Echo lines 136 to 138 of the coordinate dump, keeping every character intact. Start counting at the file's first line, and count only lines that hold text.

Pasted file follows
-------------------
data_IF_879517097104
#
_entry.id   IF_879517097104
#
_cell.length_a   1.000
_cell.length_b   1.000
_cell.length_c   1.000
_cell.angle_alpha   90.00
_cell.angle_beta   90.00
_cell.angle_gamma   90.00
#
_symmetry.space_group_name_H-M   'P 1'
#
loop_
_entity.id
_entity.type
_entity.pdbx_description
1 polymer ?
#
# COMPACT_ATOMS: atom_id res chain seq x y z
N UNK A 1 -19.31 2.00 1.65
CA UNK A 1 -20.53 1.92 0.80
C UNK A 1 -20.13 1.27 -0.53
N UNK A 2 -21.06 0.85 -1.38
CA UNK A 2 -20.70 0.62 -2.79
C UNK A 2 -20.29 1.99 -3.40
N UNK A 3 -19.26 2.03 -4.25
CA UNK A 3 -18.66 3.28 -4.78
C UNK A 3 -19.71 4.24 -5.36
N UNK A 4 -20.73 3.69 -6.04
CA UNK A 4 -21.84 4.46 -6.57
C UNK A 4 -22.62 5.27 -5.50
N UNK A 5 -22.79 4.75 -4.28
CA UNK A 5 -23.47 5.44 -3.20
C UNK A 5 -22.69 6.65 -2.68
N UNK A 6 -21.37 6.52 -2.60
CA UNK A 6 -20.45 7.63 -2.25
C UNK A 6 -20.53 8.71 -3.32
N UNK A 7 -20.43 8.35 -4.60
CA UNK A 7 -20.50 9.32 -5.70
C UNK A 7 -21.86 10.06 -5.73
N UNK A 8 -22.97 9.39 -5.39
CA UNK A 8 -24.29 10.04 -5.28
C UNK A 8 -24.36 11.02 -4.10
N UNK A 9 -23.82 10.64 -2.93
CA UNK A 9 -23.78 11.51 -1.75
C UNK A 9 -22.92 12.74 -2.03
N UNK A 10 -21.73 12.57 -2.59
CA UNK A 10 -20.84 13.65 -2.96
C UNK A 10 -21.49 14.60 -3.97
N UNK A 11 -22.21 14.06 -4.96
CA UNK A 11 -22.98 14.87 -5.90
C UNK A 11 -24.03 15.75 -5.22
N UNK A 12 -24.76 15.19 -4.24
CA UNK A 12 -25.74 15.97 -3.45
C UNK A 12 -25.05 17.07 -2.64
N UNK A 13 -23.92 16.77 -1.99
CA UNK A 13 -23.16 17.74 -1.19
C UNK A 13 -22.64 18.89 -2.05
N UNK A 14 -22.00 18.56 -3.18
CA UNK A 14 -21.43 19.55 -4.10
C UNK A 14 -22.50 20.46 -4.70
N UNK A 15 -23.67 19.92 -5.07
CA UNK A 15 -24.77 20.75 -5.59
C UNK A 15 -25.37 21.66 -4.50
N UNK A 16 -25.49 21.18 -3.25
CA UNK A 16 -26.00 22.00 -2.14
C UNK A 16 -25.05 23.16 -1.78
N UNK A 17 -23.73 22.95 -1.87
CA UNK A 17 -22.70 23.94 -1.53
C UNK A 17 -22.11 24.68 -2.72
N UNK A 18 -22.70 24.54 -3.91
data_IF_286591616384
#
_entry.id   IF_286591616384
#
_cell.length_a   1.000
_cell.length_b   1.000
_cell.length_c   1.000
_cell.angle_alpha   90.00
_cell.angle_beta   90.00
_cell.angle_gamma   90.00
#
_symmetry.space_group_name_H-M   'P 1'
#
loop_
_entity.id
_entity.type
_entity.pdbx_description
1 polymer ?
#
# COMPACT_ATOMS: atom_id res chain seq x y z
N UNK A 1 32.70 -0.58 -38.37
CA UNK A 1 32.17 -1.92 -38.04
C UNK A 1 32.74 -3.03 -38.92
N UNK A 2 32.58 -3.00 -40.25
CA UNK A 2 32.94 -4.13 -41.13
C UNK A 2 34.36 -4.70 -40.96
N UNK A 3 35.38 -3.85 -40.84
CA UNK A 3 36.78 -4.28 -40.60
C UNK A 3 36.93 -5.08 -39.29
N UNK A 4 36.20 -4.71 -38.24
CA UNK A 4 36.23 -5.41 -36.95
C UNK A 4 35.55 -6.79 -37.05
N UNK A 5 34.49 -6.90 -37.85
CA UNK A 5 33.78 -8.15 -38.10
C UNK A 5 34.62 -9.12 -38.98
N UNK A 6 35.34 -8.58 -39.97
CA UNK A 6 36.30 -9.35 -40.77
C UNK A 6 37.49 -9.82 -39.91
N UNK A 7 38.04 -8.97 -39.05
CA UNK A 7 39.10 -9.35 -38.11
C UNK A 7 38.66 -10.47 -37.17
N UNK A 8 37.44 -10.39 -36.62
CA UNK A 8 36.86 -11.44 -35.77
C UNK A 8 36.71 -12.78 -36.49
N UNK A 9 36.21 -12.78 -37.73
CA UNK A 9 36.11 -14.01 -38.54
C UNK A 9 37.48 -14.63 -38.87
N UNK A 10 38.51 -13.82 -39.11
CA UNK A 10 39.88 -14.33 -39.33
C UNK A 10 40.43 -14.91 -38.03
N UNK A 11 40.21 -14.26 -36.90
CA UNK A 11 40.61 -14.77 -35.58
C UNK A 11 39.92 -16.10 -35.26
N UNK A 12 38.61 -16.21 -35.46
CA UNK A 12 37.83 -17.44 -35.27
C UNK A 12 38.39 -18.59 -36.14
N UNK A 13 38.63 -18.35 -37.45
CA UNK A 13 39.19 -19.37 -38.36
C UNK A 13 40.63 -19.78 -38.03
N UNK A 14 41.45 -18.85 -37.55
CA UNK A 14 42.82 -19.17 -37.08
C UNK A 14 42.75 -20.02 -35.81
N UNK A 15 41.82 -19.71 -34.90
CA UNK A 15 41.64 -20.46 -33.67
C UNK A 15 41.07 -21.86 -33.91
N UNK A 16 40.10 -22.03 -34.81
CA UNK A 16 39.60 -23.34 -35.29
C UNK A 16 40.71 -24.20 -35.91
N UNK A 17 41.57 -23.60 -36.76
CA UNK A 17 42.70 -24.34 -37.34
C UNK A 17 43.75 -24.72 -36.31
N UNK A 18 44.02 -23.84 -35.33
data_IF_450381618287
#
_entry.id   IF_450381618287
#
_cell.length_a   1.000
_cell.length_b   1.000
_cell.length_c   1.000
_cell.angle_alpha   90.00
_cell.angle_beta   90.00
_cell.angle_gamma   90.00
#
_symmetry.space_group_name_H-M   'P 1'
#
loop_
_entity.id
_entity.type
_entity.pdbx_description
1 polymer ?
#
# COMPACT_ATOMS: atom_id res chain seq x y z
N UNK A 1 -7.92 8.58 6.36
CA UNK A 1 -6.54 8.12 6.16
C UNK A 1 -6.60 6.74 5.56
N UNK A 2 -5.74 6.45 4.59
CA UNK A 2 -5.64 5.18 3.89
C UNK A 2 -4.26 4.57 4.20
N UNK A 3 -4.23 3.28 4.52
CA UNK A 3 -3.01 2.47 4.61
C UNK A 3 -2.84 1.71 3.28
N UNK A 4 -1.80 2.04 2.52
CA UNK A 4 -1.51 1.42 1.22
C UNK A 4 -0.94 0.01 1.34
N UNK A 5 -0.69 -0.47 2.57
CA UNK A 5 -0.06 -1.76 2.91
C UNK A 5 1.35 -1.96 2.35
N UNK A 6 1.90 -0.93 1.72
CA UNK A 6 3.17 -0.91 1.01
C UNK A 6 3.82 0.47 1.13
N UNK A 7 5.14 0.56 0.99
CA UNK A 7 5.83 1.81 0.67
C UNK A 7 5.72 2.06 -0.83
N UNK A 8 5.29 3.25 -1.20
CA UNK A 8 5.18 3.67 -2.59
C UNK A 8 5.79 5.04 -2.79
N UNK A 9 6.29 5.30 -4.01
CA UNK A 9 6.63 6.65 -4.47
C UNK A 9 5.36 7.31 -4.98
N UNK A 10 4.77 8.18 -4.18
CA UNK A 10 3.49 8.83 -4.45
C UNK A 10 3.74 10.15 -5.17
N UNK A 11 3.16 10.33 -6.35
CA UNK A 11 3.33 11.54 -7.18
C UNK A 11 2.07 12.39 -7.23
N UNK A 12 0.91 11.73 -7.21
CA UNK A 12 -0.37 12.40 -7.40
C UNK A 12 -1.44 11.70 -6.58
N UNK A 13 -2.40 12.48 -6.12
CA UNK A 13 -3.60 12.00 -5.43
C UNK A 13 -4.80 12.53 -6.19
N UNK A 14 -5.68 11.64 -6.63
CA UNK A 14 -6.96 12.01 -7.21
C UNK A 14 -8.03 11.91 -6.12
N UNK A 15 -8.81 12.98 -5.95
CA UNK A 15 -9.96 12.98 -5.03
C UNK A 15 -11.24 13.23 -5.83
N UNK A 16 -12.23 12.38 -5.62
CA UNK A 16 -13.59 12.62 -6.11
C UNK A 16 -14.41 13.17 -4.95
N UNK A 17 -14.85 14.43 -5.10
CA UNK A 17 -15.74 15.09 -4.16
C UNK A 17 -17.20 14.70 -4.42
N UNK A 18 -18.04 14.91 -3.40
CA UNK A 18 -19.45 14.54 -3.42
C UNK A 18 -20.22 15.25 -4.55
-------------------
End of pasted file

CA UNK A 15 41.64 -20.46 -33.67
C UNK A 15 41.07 -21.86 -33.91
N UNK A 16 40.10 -22.03 -34.81